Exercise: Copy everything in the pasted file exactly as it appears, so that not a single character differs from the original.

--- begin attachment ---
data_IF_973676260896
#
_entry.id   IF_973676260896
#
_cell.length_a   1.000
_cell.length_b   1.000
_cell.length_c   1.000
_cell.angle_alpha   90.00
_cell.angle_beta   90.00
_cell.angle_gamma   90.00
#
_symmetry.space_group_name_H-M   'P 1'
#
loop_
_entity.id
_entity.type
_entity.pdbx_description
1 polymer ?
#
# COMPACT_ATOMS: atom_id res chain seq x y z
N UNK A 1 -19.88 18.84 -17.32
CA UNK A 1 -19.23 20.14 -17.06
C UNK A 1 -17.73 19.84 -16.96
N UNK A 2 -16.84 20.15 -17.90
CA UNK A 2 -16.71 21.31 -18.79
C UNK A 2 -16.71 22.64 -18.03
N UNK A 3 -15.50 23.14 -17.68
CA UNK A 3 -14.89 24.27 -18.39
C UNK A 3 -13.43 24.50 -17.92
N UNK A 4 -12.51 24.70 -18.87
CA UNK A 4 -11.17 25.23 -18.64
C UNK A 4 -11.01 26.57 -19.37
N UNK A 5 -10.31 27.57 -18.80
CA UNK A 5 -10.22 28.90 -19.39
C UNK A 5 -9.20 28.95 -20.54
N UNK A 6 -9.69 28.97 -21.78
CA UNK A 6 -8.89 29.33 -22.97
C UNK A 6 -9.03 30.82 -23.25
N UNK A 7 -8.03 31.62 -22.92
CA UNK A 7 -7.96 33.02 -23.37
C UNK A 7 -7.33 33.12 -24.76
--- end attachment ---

data_IF_973676260896
#
_entry.id   IF_973676260896
#
_cell.length_a   1.000
_cell.length_b   1.000
_cell.length_c   1.000
_cell.angle_alpha   90.00
_cell.angle_beta   90.00
_cell.angle_gamma   90.00
#
_symmetry.space_group_name_H-M   'P 1'
#
loop_
_entity.id
_entity.type
_entity.pdbx_description
1 polymer ?
#
# COMPACT_ATOMS: atom_id res chain seq x y z
N UNK A 1 -19.88 18.84 -17.32
CA UNK A 1 -19.23 20.14 -17.06
C UNK A 1 -17.73 19.84 -16.96
N UNK A 2 -16.84 20.15 -17.90
CA UNK A 2 -16.71 21.31 -18.79
C UNK A 2 -16.71 22.64 -18.03
N UNK A 3 -15.50 23.14 -17.68
CA UNK A 3 -14.89 24.27 -18.39
C UNK A 3 -13.43 24.50 -17.92
N UNK A 4 -12.51 24.70 -18.87
CA UNK A 4 -11.17 25.23 -18.64
C UNK A 4 -11.01 26.57 -19.37
N UNK A 5 -10.31 27.57 -18.80
CA UNK A 5 -10.22 28.90 -19.39
C UNK A 5 -9.20 28.95 -20.54
N UNK A 6 -9.69 28.97 -21.78
CA UNK A 6 -8.89 29.33 -22.97
C UNK A 6 -9.03 30.82 -23.25
N UNK A 7 -8.03 31.62 -22.92
CA UNK A 7 -7.96 33.02 -23.37
C UNK A 7 -7.33 33.12 -24.76